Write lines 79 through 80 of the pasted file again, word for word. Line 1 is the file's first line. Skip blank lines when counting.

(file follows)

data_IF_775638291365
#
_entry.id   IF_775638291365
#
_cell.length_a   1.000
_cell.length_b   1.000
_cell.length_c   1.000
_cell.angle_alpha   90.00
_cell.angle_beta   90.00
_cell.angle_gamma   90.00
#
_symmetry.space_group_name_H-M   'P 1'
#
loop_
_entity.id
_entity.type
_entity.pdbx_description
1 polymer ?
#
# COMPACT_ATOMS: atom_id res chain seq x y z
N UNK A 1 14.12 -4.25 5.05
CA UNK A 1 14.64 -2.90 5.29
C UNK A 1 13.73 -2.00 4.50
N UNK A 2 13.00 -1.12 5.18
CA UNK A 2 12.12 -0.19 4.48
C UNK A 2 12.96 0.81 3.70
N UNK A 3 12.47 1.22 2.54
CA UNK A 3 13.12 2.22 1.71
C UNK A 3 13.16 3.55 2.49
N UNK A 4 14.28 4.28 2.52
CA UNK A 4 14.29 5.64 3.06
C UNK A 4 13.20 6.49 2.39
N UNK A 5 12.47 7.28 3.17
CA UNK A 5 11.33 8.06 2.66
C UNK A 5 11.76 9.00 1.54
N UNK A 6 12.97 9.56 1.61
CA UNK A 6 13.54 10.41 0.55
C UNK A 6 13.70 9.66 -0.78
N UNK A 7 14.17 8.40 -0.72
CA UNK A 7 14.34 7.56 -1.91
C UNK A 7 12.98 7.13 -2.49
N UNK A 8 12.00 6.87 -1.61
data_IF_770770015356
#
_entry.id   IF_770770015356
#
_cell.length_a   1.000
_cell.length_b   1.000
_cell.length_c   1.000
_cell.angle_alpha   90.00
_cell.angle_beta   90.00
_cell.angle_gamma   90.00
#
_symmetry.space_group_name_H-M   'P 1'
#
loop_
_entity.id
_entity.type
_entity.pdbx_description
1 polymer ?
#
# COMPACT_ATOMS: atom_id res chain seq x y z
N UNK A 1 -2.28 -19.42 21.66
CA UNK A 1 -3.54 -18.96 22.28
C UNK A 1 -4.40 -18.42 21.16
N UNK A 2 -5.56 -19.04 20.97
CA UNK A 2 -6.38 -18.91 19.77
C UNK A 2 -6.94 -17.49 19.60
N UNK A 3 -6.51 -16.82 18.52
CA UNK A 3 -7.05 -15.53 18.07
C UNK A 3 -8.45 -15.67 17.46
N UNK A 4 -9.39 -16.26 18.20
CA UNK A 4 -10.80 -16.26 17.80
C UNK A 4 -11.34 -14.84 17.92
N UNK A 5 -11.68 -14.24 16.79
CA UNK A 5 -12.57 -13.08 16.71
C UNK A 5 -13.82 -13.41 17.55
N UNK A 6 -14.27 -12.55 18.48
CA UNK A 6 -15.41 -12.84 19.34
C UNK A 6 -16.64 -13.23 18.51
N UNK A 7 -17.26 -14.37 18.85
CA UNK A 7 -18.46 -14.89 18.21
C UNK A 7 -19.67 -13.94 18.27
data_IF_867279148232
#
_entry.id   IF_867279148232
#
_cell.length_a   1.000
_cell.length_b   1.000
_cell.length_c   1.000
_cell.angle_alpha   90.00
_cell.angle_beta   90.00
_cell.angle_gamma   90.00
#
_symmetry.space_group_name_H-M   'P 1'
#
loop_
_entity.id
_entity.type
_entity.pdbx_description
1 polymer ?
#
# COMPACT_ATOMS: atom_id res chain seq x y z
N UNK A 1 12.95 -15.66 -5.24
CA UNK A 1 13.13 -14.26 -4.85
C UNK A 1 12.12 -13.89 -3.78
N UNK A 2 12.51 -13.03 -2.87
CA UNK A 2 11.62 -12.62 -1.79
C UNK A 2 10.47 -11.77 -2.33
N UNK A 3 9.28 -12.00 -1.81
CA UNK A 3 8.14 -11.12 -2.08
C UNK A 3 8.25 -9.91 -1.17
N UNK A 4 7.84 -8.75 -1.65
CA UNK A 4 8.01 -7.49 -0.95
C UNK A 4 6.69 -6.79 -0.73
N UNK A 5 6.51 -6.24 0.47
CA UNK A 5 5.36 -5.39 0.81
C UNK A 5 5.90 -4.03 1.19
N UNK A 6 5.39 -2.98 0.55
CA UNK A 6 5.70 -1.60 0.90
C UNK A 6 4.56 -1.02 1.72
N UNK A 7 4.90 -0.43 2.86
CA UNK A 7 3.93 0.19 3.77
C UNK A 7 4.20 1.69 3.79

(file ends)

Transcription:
CA UNK A 6 -15.41 -12.84 19.34
C UNK A 6 -16.64 -13.23 18.51